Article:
7,200 or 10,000 rpm HDD for gaming

I am currently reading a book that was written in 2010 on how to build a computer. I am planning to build a gaming PC for around $2,000 dollars early next year and had a question regarding the rpm. I am planning to dedicate one of the three or four hard drives to storing and playing my games. The book says that a 7,200 rpm hard drive is sufficient for gaming and a better choice than a 10,000 rpm hard drive partly because it is quieter and cooler. Is 7,200 rpm still the best choice or should I go with a 10,000 rpm hard drive for my games? What difference performance-wise would I notice between the two?
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  1. uhhhmmmm, you should get an SSD.... duh?
  2. The difference only comes into play in loading the games and levels. Frames per second is not affected (unless your game loads on the fly and you get some stutter as you transition areas - not likely). If you want fast loads, skip the HDD for games entirely and get an SSD (180GB or bigger) for your operating system and the games that you want to load faster. I'll never go back...

    You should be able to get plenty of SSD in a $2K budget system.
  3. Won't make any difference.
  4. It's generally hard to find any sort of 10,000 rpm HDD, even if you did manage to find one it would be at a premium. I'm new to PC building but it would seem that dual drive systems are becoming much more common. A SSD will greatly outperform any HDD, even a 10,000 rpm, reaching triple the speed in many cases. Its problem is that it is really expensive in terms of price/gb so the solution is to buy a combination of both. A 128gb SSD will hold your operating system, games and everything you access on a daily basis where as your run of the mill 7200 rpm 2-4 tb HDD will hold your less used programs, music etc. Many guides can be found online on how to install both of them together.
  5. I am planning to dedicate the operating system to the SSD and everything else on the HDDs.
  6. For the last 8 to 10 years I have used the Western Digital Raptor drives and the current models the Veloceraptor come in 600 gb and 1 TB versions and I have used them for the OS drive and since SSDs have come out used them as the second drive or storage drive. They are sata3 and have a 64 mb cache. I use them all the time and because of that I don't realize the difference anymore because it's been so long since I have used a regular hard drive,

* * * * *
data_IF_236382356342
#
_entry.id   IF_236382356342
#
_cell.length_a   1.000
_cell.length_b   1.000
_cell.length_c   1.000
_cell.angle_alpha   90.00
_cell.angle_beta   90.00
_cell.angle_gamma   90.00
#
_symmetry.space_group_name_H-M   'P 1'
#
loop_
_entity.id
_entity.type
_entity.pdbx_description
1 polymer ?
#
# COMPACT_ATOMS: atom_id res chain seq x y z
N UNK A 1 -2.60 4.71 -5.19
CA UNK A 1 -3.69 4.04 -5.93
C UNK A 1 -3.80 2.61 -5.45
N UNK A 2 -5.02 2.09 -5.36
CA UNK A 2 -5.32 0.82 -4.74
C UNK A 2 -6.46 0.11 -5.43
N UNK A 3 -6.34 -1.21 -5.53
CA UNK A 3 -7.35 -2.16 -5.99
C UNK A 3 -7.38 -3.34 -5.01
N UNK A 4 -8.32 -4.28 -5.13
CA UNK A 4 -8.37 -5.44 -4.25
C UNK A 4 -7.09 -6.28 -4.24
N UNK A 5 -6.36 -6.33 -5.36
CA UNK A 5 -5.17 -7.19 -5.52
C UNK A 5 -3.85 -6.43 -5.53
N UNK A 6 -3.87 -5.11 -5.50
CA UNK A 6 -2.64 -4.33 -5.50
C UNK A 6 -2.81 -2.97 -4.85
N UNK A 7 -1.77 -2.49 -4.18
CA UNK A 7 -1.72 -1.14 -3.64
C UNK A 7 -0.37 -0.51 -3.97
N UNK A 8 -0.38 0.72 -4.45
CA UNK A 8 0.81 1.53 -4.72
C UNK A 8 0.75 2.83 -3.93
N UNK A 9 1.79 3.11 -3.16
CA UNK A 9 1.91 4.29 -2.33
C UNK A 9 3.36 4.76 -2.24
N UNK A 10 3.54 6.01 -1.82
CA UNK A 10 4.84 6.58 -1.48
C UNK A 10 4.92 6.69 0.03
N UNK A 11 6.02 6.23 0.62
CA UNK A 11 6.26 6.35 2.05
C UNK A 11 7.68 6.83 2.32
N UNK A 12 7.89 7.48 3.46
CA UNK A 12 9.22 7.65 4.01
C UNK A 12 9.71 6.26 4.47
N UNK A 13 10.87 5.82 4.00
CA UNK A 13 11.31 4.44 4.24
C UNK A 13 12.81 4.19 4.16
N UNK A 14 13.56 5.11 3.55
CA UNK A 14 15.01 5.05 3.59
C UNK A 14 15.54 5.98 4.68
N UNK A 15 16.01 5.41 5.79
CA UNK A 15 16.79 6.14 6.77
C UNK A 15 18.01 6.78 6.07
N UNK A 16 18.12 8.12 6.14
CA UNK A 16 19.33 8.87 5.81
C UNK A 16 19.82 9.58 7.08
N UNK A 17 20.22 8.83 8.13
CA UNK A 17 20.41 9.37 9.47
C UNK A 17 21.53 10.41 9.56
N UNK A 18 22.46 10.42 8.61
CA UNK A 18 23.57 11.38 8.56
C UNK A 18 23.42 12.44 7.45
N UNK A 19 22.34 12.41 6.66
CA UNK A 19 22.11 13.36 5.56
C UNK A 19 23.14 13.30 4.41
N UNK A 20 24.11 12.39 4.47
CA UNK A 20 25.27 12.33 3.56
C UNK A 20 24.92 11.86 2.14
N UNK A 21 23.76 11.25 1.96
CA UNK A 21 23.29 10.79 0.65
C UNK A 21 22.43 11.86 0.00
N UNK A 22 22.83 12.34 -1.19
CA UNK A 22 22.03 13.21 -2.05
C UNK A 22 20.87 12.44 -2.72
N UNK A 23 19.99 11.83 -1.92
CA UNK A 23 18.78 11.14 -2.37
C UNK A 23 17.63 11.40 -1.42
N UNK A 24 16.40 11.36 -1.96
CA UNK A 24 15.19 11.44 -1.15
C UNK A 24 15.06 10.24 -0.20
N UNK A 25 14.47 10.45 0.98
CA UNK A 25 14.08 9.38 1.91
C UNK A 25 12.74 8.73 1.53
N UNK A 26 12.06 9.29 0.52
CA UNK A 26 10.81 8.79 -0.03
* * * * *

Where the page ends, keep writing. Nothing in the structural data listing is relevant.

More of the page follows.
7. jpolk1138 said:
    I am planning to dedicate the operating system to the SSD and everything else on the HDDs.

    With $2000 I would highly recommend a 256gb SSD for all of your games, an os is a surprisingly small file. Only about 4gb, unless you have more than 250gb of games you can fit all of your games on the SSD.
    However I am not answering the OP.
    As for 7200 vs 10,000 I can tell you this:
    As for straight up speed, as this link will show you:
    There is a less then 20% speed increase and that alone is offset by a number of faults with them
    the 10,000 will be much louder then your 7,200
    possibly require more cooling
    and not to mention: the $/gb ratio of a 10,000 drive is nearly 10gb:7$, compared to about 10gb/1$ for your 7,200.

    Without mentioning SSD's, there is virtually no viability to 10,000 rpm HDD instead of 7,200rpm

    A Comparison between 10,000 and SSD:
    10,000 rpm:
    available in sizes up to 1tb (for a few hundred dollars)
    and what i really think you care about: 64mb/s read/write speed

    No moving parts=no heat
    Availible in sizes up to 258gb (for all intents and purposes)
    And the kicker, 300mb/s read/write.
  8. Thanks for the advice.
  9. Since I have used the Western Digital Veloceraptor for a number of years I can tell you first hand that there were no heat issues and there were no noise issues at all. My computer is water cooled and because of that is reletivly quiet so I wouldhave noticed any hard drive noise and there was none. Maybe other 10,000 rpm hard drives have those issues but the Western Digital Veloceraptor does not.
  10. ^^ I think it is still valid to say SSD's are truly silent and no matter how quiet you feel the HDDs are the SSD will ALWAYS be quieter...
  11. Of course a SSD is quiet and it's because there are no moving parts and I was not comparing a SSD to a hard drive but rather the WD Veloceraptor to other 10,000 rpm hard drives. Since it was said that the 10,000 rpm hard drives are noisy and hot in general I diagreed and posted as such.
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